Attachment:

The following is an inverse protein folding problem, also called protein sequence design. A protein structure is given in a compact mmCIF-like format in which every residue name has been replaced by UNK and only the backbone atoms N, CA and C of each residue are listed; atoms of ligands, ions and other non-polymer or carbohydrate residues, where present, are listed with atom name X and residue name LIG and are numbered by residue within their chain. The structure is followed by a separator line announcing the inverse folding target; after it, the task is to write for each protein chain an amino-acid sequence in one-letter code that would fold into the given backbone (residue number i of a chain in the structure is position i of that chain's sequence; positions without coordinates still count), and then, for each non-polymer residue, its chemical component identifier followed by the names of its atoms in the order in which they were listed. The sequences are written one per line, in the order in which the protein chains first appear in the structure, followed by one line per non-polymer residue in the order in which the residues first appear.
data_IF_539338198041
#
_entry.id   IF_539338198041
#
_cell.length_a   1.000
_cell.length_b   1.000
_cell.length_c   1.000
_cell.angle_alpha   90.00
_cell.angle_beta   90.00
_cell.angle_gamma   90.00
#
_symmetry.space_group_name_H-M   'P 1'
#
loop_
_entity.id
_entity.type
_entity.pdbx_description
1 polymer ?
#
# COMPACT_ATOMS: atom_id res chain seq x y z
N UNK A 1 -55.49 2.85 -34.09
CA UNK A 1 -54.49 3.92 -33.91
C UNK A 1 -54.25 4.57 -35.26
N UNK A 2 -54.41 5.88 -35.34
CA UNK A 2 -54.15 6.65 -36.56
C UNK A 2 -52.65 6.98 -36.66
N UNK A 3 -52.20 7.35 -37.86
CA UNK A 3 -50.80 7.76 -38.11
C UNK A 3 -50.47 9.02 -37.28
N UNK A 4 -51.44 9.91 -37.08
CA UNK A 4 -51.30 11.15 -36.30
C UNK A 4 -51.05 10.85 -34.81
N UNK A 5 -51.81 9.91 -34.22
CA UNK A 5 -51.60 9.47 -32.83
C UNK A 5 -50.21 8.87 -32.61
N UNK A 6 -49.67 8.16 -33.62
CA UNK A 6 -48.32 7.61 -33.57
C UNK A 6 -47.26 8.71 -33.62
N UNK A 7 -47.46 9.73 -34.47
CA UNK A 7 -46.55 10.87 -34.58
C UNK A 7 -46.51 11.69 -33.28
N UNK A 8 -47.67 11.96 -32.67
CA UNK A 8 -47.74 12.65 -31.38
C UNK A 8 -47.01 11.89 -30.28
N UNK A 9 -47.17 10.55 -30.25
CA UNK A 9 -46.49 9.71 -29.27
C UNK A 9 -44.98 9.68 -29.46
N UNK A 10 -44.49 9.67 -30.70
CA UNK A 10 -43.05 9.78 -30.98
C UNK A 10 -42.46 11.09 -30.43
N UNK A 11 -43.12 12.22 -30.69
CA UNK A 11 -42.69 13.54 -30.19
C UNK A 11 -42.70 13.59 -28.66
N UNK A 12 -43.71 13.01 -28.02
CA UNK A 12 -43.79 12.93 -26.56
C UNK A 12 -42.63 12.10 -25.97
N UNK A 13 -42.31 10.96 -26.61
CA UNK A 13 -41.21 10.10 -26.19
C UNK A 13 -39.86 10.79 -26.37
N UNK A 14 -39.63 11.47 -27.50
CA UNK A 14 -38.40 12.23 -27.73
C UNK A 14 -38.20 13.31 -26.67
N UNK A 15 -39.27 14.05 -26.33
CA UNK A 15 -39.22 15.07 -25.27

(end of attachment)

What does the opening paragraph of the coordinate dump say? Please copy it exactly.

The following is an inverse protein folding problem, also called protein sequence design. A protein structure is given in a compact mmCIF-like format in which every residue name has been replaced by UNK and only the backbone atoms N, CA and C of each residue are listed; atoms of ligands, ions and other non-polymer or carbohydrate residues, where present, are listed with atom name X and residue name LIG and are numbered by residue within their chain. The structure is followed by a separator line announcing the inverse folding target; after it, the task is to write for each protein chain an amino-acid sequence in one-letter code that would fold into the given backbone (residue number i of a chain in the structure is position i of that chain's sequence; positions without coordinates still count), and then, for each non-polymer residue, its chemical component identifier followed by the names of its atoms in the order in which they were listed. The sequences are written one per line, in the order in which the protein chains first appear in the structure, followed by one line per non-polymer residue in the order in which the residues first appear.